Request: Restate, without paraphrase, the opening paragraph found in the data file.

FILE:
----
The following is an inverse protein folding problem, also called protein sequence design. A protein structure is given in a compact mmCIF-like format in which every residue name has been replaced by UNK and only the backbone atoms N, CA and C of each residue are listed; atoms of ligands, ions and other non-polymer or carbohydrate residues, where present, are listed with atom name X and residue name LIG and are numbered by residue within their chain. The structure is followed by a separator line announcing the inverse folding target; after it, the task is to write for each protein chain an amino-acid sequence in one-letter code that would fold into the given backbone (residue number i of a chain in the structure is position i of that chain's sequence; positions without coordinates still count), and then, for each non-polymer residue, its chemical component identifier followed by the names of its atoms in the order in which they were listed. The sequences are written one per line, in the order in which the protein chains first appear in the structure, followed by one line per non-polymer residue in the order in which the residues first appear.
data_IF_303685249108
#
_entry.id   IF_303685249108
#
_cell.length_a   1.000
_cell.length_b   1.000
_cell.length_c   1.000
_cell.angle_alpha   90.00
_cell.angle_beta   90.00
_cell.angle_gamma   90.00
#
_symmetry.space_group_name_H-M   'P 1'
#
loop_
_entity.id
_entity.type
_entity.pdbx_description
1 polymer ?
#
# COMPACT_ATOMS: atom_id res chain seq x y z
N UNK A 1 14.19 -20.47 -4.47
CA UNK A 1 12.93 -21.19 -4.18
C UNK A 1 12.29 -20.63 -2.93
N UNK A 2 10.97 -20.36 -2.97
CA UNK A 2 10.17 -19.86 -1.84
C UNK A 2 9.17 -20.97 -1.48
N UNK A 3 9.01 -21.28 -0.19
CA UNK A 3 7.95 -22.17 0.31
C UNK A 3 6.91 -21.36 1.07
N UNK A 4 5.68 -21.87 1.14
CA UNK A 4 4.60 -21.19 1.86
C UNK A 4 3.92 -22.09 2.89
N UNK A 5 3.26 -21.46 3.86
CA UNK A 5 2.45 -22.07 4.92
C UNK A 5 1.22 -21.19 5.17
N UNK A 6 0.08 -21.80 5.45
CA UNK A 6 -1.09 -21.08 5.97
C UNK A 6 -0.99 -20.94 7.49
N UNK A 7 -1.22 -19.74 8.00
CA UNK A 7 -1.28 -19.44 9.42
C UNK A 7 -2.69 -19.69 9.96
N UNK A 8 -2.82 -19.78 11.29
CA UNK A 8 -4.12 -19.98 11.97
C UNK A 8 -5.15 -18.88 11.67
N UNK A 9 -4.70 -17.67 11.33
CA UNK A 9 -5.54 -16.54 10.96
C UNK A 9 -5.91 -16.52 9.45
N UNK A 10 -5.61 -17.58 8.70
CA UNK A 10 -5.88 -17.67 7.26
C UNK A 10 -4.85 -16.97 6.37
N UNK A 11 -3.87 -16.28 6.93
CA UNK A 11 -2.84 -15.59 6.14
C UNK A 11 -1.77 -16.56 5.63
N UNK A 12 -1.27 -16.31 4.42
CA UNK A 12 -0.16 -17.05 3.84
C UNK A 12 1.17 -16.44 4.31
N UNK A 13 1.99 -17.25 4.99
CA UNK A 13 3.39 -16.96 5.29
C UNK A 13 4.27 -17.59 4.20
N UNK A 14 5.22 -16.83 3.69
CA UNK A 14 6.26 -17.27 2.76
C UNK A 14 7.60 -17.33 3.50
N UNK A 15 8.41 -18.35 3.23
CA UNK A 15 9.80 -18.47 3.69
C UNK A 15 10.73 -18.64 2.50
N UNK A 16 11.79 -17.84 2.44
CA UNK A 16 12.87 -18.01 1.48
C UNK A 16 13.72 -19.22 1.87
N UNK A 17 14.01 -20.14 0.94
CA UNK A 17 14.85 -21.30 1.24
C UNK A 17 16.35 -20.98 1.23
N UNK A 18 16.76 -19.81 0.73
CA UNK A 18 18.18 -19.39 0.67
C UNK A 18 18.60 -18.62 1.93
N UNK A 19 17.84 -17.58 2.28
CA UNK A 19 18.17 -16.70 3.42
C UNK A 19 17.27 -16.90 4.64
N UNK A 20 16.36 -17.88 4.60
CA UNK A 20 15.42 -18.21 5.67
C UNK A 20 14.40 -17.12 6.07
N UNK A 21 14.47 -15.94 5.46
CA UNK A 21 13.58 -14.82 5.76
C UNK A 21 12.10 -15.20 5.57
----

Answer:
The following is an inverse protein folding problem, also called protein sequence design. A protein structure is given in a compact mmCIF-like format in which every residue name has been replaced by UNK and only the backbone atoms N, CA and C of each residue are listed; atoms of ligands, ions and other non-polymer or carbohydrate residues, where present, are listed with atom name X and residue name LIG and are numbered by residue within their chain. The structure is followed by a separator line announcing the inverse folding target; after it, the task is to write for each protein chain an amino-acid sequence in one-letter code that would fold into the given backbone (residue number i of a chain in the structure is position i of that chain's sequence; positions without coordinates still count), and then, for each non-polymer residue, its chemical component identifier followed by the names of its atoms in the order in which they were listed. The sequences are written one per line, in the order in which the protein chains first appear in the structure, followed by one line per non-polymer residue in the order in which the residues first appear.